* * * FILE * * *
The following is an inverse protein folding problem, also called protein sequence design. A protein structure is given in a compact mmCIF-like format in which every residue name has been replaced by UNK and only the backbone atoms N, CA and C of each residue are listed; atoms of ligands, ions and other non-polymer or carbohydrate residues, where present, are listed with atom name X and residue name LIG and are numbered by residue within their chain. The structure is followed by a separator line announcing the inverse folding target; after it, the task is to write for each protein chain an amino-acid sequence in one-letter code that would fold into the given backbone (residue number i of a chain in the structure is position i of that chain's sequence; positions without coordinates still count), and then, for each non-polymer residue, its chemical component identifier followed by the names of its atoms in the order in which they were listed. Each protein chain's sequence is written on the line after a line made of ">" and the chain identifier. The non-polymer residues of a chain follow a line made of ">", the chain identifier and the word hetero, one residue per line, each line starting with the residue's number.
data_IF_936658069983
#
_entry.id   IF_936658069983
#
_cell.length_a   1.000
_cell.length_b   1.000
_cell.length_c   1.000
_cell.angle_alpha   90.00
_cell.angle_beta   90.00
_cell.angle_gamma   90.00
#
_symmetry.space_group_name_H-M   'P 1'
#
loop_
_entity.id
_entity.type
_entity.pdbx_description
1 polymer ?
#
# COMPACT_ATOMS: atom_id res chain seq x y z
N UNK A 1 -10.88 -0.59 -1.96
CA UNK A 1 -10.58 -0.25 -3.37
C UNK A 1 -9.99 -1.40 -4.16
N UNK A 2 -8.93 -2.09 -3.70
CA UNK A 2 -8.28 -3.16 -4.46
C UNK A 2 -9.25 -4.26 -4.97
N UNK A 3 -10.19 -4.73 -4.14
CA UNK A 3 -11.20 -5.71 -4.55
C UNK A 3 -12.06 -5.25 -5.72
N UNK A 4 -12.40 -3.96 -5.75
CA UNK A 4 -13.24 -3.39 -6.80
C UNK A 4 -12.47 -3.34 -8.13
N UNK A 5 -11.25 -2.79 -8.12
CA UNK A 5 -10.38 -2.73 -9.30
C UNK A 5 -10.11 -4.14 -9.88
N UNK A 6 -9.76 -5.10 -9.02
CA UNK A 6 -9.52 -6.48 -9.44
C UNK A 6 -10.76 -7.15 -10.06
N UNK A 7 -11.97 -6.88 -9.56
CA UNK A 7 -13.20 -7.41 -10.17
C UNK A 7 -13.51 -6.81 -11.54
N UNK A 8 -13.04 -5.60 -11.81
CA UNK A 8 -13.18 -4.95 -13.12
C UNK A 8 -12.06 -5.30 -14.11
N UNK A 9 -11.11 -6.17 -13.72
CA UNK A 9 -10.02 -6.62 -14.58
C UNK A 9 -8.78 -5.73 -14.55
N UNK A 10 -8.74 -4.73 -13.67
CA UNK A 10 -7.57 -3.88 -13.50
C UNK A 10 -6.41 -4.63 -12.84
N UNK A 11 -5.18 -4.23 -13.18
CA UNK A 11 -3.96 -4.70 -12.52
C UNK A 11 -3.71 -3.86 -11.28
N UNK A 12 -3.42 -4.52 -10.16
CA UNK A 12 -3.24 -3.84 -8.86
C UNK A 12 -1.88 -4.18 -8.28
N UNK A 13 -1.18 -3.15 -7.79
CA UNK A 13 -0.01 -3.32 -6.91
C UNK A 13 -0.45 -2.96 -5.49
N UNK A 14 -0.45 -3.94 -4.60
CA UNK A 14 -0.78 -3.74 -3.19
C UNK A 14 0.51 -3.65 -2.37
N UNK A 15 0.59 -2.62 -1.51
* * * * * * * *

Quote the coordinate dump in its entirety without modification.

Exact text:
The following is an inverse protein folding problem, also called protein sequence design. A protein structure is given in a compact mmCIF-like format in which every residue name has been replaced by UNK and only the backbone atoms N, CA and C of each residue are listed; atoms of ligands, ions and other non-polymer or carbohydrate residues, where present, are listed with atom name X and residue name LIG and are numbered by residue within their chain. The structure is followed by a separator line announcing the inverse folding target; after it, the task is to write for each protein chain an amino-acid sequence in one-letter code that would fold into the given backbone (residue number i of a chain in the structure is position i of that chain's sequence; positions without coordinates still count), and then, for each non-polymer residue, its chemical component identifier followed by the names of its atoms in the order in which they were listed. Each protein chain's sequence is written on the line after a line made of ">" and the chain identifier. The non-polymer residues of a chain follow a line made of ">", the chain identifier and the word hetero, one residue per line, each line starting with the residue's number.
data_IF_936658069983
#
_entry.id   IF_936658069983
#
_cell.length_a   1.000
_cell.length_b   1.000
_cell.length_c   1.000
_cell.angle_alpha   90.00
_cell.angle_beta   90.00
_cell.angle_gamma   90.00
#
_symmetry.space_group_name_H-M   'P 1'
#
loop_
_entity.id
_entity.type
_entity.pdbx_description
1 polymer ?
#
# COMPACT_ATOMS: atom_id res chain seq x y z
N UNK A 1 -10.88 -0.59 -1.96
CA UNK A 1 -10.58 -0.25 -3.37
C UNK A 1 -9.99 -1.40 -4.16
N UNK A 2 -8.93 -2.09 -3.70
CA UNK A 2 -8.28 -3.16 -4.46
C UNK A 2 -9.25 -4.26 -4.97
N UNK A 3 -10.19 -4.73 -4.14
CA UNK A 3 -11.20 -5.71 -4.55
C UNK A 3 -12.06 -5.25 -5.72
N UNK A 4 -12.40 -3.96 -5.75
CA UNK A 4 -13.24 -3.39 -6.80
C UNK A 4 -12.47 -3.34 -8.13
N UNK A 5 -11.25 -2.79 -8.12
CA UNK A 5 -10.38 -2.73 -9.30
C UNK A 5 -10.11 -4.14 -9.88
N UNK A 6 -9.76 -5.10 -9.02
CA UNK A 6 -9.52 -6.48 -9.44
C UNK A 6 -10.76 -7.15 -10.06
N UNK A 7 -11.97 -6.88 -9.56
CA UNK A 7 -13.20 -7.41 -10.17
C UNK A 7 -13.51 -6.81 -11.54
N UNK A 8 -13.04 -5.60 -11.81
CA UNK A 8 -13.18 -4.95 -13.12
C UNK A 8 -12.06 -5.30 -14.11
N UNK A 9 -11.11 -6.17 -13.72
CA UNK A 9 -10.02 -6.62 -14.58
C UNK A 9 -8.78 -5.73 -14.55
N UNK A 10 -8.74 -4.73 -13.67
CA UNK A 10 -7.57 -3.88 -13.50
C UNK A 10 -6.41 -4.63 -12.84
N UNK A 11 -5.18 -4.23 -13.18
CA UNK A 11 -3.96 -4.70 -12.52
C UNK A 11 -3.71 -3.86 -11.28
N UNK A 12 -3.42 -4.52 -10.16
CA UNK A 12 -3.24 -3.84 -8.86
C UNK A 12 -1.88 -4.18 -8.28
N UNK A 13 -1.18 -3.15 -7.79
CA UNK A 13 -0.01 -3.32 -6.91
C UNK A 13 -0.45 -2.96 -5.49
N UNK A 14 -0.45 -3.94 -4.60
CA UNK A 14 -0.78 -3.74 -3.19
C UNK A 14 0.51 -3.65 -2.37
N UNK A 15 0.59 -2.62 -1.51